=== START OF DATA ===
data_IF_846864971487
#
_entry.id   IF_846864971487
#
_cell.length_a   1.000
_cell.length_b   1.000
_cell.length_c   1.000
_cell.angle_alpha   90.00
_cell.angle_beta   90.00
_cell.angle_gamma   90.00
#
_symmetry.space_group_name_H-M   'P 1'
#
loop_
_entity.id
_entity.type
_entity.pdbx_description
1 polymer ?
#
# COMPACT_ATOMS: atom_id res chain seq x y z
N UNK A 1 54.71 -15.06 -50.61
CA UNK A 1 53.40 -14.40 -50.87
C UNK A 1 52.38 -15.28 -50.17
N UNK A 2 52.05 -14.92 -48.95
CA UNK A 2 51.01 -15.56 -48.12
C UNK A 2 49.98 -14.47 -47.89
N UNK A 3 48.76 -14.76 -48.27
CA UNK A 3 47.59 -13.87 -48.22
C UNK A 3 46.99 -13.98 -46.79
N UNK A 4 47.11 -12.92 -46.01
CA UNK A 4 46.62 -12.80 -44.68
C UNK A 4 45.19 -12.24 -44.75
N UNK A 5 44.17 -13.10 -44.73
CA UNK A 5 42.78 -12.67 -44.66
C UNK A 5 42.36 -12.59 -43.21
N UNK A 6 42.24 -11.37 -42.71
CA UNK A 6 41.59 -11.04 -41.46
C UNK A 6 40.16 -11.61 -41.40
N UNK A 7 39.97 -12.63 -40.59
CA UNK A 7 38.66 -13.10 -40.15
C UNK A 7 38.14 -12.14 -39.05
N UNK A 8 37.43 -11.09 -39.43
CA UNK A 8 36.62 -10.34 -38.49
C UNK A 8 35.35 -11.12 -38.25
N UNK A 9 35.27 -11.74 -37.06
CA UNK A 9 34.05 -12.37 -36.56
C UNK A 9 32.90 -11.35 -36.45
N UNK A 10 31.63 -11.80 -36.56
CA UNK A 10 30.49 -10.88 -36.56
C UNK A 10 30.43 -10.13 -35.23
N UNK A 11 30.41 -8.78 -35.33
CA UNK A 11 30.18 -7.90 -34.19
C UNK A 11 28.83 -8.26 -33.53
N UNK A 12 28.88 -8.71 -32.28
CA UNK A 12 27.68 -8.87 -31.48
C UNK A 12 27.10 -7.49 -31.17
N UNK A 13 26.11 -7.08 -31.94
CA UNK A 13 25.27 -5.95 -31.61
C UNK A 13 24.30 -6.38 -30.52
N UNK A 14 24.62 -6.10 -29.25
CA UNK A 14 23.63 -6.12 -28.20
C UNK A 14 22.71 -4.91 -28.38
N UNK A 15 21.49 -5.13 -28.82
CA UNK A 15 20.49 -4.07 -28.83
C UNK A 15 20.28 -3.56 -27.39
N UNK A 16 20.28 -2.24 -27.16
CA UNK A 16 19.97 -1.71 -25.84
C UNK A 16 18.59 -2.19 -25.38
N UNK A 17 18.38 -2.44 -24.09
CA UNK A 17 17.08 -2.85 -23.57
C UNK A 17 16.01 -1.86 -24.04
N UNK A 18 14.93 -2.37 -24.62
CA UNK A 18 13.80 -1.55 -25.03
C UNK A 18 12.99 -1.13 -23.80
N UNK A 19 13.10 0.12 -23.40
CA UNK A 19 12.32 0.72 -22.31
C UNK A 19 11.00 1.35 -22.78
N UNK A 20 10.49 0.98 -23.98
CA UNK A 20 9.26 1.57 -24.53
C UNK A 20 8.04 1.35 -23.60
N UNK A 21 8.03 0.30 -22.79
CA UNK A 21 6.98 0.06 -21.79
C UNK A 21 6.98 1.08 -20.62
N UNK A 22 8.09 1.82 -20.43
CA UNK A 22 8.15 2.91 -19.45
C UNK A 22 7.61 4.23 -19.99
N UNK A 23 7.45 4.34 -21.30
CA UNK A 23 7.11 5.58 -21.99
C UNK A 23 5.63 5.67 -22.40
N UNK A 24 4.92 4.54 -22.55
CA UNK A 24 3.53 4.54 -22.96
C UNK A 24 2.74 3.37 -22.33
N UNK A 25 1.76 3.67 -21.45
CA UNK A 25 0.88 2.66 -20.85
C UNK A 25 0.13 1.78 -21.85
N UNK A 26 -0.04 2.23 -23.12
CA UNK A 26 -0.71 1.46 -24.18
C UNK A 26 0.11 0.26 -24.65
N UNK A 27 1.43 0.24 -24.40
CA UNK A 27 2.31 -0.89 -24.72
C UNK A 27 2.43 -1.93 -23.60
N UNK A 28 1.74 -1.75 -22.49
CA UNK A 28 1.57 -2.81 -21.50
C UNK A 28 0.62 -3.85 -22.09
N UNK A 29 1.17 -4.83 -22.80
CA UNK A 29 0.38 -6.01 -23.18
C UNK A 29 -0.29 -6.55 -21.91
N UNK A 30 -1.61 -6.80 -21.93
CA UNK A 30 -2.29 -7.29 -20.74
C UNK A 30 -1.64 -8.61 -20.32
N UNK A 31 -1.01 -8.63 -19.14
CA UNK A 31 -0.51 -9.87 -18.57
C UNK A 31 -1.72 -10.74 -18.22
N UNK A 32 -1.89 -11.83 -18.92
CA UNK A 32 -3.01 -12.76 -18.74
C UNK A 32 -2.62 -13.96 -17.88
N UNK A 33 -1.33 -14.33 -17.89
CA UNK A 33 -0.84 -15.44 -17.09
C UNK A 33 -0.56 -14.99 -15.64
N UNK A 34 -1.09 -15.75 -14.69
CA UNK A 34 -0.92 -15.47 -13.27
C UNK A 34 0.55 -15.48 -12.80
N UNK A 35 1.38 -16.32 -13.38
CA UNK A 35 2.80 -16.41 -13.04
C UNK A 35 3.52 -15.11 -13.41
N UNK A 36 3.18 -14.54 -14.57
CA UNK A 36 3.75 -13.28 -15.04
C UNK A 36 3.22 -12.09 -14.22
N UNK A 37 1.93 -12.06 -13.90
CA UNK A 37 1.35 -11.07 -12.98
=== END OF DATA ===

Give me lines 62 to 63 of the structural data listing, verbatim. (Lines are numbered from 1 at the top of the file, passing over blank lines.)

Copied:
C UNK A 14 22.71 -4.91 -28.38
N UNK A 15 21.49 -5.13 -28.82